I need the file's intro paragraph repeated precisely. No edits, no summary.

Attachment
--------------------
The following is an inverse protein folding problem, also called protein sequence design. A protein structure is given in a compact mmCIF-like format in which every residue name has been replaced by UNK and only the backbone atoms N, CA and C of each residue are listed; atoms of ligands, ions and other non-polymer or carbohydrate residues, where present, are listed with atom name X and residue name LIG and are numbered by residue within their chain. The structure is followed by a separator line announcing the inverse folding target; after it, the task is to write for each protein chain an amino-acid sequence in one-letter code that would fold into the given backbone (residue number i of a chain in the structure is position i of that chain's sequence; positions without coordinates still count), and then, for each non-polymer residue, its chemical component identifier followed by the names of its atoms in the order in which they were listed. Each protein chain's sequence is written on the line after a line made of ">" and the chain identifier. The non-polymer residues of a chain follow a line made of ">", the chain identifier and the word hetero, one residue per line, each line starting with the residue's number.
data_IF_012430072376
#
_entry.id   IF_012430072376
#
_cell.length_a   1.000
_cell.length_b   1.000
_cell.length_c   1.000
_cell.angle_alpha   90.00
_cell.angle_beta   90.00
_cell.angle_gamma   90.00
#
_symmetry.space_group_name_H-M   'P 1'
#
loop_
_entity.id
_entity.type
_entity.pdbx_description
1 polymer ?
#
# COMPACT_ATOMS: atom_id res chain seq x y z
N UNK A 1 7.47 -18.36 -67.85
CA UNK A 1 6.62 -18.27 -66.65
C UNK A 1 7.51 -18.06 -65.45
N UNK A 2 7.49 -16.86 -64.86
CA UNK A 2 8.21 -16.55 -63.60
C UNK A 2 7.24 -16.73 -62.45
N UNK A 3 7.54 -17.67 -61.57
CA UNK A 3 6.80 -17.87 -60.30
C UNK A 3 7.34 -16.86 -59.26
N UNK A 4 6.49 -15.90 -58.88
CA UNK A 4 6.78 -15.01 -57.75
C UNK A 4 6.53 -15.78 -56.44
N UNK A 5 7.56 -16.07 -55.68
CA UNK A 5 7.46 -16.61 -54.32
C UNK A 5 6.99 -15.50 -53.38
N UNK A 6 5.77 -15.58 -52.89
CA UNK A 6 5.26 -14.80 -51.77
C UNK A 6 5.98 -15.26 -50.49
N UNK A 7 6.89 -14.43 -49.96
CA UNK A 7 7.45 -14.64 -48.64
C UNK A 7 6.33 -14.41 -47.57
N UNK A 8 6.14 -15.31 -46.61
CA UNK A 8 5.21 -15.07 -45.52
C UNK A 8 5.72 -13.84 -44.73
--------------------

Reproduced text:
The following is an inverse protein folding problem, also called protein sequence design. A protein structure is given in a compact mmCIF-like format in which every residue name has been replaced by UNK and only the backbone atoms N, CA and C of each residue are listed; atoms of ligands, ions and other non-polymer or carbohydrate residues, where present, are listed with atom name X and residue name LIG and are numbered by residue within their chain. The structure is followed by a separator line announcing the inverse folding target; after it, the task is to write for each protein chain an amino-acid sequence in one-letter code that would fold into the given backbone (residue number i of a chain in the structure is position i of that chain's sequence; positions without coordinates still count), and then, for each non-polymer residue, its chemical component identifier followed by the names of its atoms in the order in which they were listed. Each protein chain's sequence is written on the line after a line made of ">" and the chain identifier. The non-polymer residues of a chain follow a line made of ">", the chain identifier and the word hetero, one residue per line, each line starting with the residue's number.